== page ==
Homemade No-Knead Bread Recipes

Methods and no-knead bread recipes guaranteed to make everyone a baker.


| 2010 Guide to Homemade Bread



Dill Bread

Dill Bread is one of the best no-knead bread recipes offered in GRIT's 2010 Guide to Homemade Bread.

Karen Keb

I used to be intimidated by bread baking. I thought of it as a monumental task that only homemakers invested in … mixing, kneading, waiting for multiple rises, expensive stand mixers with dough hooks, etc. I hate to admit it, but I marched down to the grocery store and bought the $4 mini loaves of “artisan” bread trucked all the way from California. Not my finest hour, I know. Come to find out, using easy homemade no-knead bread recipes, it's easier than I thought.

Homemade No-Knead Bread Recipes:
Basic White Bread Recipe 
Oat Raisin Bread Recipe 
Cardamom Cherry Bread Recipe 
Rye Bread Recipe 
Wheat Bread Recipe 
Dill Bread Recipe 
Chocolate Cherry Bread Recipe 
Parmesan Pesto Bread Recipe
Cranberry Walnut Bread Recipe 
Sun-Dried Tomato Bread With Onion

My excuse for not baking bread from scratch was that I didn’t have time, nor did I have all that fancy equipment. Enter no-knead bread – a magical mixture of flour, salt, yeast, water and time. The world of homemade, thick-crusted, moist-crumbed, real artisan bread opened up to me, and it will for you, too.

After seeing a brief blurb about Jim Lahey’s book My Bread (W.W. Norton & Co. Inc., 2009) in a food magazine, I was instantly intrigued and rushed right out to get it. According to Lahey, anyone could easily make no-knead, artisan-style bread in their home kitchen with a minimal amount of time, equipment and effort. Really? It all sounded too good to be true … but as it turned out, it wasn’t.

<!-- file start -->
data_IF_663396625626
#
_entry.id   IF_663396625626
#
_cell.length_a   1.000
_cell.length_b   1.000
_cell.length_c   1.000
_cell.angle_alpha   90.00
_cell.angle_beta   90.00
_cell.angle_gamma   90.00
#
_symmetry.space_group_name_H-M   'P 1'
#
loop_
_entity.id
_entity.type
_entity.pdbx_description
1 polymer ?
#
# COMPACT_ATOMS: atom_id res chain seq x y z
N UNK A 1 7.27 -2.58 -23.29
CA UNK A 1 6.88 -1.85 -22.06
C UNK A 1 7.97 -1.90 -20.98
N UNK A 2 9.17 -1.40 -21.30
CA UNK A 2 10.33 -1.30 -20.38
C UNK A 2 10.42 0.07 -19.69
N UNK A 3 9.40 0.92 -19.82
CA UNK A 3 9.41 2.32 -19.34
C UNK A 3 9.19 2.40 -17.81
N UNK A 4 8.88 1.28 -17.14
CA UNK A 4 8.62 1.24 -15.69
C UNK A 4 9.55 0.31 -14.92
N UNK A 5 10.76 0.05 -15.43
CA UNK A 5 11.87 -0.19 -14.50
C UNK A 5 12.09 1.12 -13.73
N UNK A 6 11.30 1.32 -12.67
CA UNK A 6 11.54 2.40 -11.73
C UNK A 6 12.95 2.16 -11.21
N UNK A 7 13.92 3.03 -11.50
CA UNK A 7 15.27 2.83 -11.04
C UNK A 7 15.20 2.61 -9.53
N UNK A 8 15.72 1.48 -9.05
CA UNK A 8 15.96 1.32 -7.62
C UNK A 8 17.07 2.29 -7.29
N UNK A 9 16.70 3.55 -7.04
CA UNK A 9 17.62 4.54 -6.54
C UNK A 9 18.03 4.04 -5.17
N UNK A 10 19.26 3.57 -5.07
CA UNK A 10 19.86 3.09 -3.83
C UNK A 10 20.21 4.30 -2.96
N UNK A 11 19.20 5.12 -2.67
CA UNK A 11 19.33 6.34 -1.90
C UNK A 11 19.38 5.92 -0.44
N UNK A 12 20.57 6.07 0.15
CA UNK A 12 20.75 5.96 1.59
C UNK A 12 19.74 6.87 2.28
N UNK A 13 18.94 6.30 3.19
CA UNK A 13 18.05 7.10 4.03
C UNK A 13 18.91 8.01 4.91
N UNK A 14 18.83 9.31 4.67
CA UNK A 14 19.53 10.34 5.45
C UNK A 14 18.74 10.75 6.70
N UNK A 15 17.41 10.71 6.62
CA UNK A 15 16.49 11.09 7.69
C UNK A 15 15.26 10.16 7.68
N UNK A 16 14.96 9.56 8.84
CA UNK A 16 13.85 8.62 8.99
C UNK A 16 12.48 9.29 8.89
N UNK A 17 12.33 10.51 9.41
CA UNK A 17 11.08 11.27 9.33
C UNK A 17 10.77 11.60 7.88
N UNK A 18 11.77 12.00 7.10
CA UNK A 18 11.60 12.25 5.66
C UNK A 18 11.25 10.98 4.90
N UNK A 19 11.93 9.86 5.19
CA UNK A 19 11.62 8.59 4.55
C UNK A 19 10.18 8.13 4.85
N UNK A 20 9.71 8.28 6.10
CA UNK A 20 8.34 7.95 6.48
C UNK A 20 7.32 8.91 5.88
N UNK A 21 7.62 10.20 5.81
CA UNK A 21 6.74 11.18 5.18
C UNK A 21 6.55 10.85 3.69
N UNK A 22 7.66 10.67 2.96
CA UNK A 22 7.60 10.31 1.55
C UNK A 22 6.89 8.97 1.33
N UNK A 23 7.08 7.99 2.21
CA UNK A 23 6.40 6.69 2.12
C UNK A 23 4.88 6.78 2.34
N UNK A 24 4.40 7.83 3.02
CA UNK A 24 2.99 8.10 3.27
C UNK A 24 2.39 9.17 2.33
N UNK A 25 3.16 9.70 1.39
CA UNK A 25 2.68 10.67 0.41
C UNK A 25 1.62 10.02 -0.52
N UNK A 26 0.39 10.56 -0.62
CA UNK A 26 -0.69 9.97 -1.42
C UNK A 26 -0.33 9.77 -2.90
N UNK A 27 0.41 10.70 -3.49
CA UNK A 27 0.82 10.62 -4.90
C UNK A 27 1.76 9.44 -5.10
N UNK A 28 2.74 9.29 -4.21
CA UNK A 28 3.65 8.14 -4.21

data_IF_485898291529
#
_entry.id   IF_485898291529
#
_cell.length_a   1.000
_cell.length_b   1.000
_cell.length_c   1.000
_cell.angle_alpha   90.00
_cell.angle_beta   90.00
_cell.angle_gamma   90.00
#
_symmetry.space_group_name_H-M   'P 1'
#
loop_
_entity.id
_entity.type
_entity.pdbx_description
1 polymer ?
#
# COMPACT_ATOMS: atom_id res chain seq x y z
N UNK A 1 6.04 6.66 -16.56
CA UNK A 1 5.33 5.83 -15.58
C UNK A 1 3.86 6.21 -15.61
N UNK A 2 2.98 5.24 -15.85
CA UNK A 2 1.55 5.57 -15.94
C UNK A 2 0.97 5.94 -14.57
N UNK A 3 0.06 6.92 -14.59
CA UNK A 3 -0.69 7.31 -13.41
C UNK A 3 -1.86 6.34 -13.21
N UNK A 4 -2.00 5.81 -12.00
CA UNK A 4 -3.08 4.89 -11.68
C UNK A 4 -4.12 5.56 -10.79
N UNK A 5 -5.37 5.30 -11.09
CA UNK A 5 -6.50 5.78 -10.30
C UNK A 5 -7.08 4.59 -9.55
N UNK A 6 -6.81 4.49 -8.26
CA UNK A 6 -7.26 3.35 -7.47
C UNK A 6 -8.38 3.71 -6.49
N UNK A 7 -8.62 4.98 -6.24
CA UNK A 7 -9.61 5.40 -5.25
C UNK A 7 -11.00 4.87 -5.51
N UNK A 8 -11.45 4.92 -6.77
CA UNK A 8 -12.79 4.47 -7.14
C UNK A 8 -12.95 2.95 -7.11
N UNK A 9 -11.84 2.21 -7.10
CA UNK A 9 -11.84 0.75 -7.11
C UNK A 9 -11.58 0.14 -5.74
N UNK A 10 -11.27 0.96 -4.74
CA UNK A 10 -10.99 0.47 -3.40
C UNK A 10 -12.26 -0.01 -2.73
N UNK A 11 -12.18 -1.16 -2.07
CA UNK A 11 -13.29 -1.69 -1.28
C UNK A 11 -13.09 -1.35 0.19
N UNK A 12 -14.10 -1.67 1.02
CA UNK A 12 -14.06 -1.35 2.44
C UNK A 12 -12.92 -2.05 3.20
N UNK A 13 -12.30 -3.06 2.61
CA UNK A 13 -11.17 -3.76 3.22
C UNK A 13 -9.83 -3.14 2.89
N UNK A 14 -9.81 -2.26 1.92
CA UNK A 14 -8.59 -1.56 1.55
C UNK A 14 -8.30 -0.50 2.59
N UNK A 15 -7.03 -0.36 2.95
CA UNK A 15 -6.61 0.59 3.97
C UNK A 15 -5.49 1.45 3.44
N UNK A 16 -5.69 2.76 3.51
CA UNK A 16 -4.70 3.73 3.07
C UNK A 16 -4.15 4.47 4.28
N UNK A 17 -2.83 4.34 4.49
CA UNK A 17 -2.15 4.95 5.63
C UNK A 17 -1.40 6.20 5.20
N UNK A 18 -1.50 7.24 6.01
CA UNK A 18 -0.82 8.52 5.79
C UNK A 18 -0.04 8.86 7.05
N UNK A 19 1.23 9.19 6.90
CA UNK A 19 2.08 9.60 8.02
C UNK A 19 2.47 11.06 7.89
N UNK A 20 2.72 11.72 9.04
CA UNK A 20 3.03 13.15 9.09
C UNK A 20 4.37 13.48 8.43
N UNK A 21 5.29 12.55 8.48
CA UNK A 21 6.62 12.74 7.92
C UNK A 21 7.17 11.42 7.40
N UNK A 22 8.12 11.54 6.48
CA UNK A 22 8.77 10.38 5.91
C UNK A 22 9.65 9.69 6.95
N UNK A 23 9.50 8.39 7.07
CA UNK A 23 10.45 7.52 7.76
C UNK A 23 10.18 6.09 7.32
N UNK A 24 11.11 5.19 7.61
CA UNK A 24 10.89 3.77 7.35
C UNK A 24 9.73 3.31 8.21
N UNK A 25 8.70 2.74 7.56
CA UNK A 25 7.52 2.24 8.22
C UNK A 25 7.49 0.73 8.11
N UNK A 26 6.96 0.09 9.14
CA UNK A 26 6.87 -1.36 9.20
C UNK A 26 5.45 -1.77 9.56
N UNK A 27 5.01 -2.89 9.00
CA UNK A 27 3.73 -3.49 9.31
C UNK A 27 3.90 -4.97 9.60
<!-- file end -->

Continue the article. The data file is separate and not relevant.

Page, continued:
The following method of bread making takes a small bit of forethought, some mixing and a lot of time in between. It’s a “slow rise” method in which the flavor is a result of slow fermentation, and the texture is the result of baking in a cast-iron pot. The yeast is eased to life over time (12 to 18 hours), rather than shocked to life with warm water and sugar. In fact, this type of bread doesn’t require any added sugar. The ingredients are pure and simple – the white loaf calls for flour, salt, yeast, water – and most can probably be found in your pantry at this very moment.

Due to the nature of slow fermentation, you’ll need to start your bread the day before you want to consume it. This may be hard to get your mind around, but the effort is well worth it. There isn’t space in this article to go over the culinary science and reasons behind this method – from fermentation to singing (the wonderful crackling sound the loaf makes as it is removed from the oven that signals the beginning of the important cooling process) – so for that, please get Lahey’s book and commit it to memory.





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